Dobell Catalogs (017.4 D65c and 017.4 D65ca)

The Rare Book & Manuscript Library recently discovered that we hold a complete set of the Dobell catalogs, which appear to have been owned by the Dobell family.  On 16 July 1956, Gordon N. Ray purchased 22 volumes of the catalogs from Days Bookshop in England.  These volumes are uniformly bound in three-quarters brown goat and have four raised bands and four gilt-stamped fleurons on the spine, in addition to the gilt titles.  Bertram Dobells signature appears on the front free endpaper verso and below it, inscribed in pencil in a similar hand, is the note: Not for sale.  The catalogs may have been sold to Days Bookshop following the death of Percy J. Dobell on 23 January 1956.  A printed remembrance of Percy J. Dobell is tipped-in at the beginning of the 8 Bruton Street catalogs for 1921-22.  The catalogs are largely unmarked, but a few have information regarding their exact date of publication and the number of copies issued inscribed in both pencil and ink at the top of the first page.  The library also owns four further volumes of Dobell catalogs bound in library buckram, catalogs which may have been purchased by Gordon Ray at the same time, but in an unbound state.

 
Dobell Catalogs

Bertram Dobell (1842-1914) was a London bookseller and scholar who issued his first catalog in 1876 and had issued 237 more before his death in 1914.  At his death, his sons Percy and Arthur carried on the business under the name of P.J. & A.E. Dobell until their partnership was dissolved in 1946.  At that point, Percy took full ownership of the Tunbridge Wells shop and Arthur the London shop.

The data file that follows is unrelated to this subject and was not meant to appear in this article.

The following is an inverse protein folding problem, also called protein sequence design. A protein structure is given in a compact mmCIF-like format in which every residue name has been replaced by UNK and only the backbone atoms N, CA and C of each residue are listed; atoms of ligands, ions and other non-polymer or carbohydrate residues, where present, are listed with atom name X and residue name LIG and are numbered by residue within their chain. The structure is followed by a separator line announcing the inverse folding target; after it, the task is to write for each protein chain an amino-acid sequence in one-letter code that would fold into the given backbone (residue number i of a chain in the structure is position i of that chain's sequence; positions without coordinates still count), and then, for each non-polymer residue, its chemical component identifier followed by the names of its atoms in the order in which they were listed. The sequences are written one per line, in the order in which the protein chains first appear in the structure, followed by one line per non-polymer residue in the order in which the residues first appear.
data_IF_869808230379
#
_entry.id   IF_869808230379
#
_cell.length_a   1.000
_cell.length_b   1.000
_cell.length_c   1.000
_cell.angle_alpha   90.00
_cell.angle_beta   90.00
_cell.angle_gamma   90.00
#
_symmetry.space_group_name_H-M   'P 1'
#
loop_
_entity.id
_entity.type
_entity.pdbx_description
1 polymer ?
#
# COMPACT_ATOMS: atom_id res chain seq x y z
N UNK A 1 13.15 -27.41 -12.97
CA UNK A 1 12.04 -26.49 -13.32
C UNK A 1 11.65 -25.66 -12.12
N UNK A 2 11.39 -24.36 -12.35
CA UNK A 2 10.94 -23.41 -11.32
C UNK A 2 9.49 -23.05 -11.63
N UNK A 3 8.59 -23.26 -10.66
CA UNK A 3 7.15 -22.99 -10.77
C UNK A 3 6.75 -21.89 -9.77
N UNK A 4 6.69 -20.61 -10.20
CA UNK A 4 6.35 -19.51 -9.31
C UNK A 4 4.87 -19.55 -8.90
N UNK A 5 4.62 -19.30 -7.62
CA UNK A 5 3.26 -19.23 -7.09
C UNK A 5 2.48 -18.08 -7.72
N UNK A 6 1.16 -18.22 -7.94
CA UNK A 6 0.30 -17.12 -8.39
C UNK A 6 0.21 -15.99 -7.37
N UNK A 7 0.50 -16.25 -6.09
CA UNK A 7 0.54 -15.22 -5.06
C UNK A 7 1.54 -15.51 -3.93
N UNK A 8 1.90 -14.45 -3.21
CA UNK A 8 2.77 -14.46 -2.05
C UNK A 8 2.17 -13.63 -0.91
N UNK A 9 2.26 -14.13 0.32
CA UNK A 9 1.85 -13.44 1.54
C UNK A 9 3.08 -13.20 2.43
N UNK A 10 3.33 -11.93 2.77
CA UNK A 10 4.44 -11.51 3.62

The Dobell family ran their bookselling business from several locations in London and then Tunbridge Wells throughout the 19th and 20th centuries.  Bertram Dobell’s first shop was located at 62 Queen’s Crescent.  In 1887, the business moved to 54 Charing Cross, and in 1894, a second London shop was opened at 77 Charing Cross.   In 1921, a location at 8 Bruton Street replaced the shop at 54 Charing Cross, and in 1934, a location at Tunbridge Wells replaced the Bruton Street branch.

Several series of catalogs were issued by the Dobell family under various names and from various different locations, and as are follows:

Bertram Dobell: no.1 (Apr. 1876)-no.27 (Dec. 1884) (nos. 6-11 issued as nos. I-VI of Dobell & Watson’s)
Bertram Dobell:  (New Series) no.1 (July 1885)-no.238 (1914)
P.J. & A.E. Dobell at Charing Cross: no.239 (1915)-no.461 (1946)
P.J. & A.E. Dobell at 8 Bruton Street: no.1 (Mar. 1921)-no.139 (Dec. 1934)
Dobell’s Antiquarian Bookstore at Tunbridge Wells: no.1 (Nov. 1933)-no.87 (1945)
Percy J. Dobell at Tunbridge Wells: no.88 (1946)-?

Bertram Dobell’s archive is located at the Bodleian Library and the discovery of the location of these catalogs adds significantly to the amount of material available for the study of the Dobell family and the London book trade.  Gordon N. Ray (1915-1986) was a professor of English at the University of Illinois beginning in 1946 and was a major influence on special collections at the University.  In the summers of 1950-57, Ray went on book-buying trips to England for the University.  He was responsible for purchasing the H.G. Wells collection, the archives of the British publishers Grant Richards and Richard Bentley, and also the Tom Turner Collection of Victorian literature.  These rediscovered catalogs further support Ray’s stature as an important and forward-thinking collector of English literature. AD

017.4 D65c
017.4 D65ca

 

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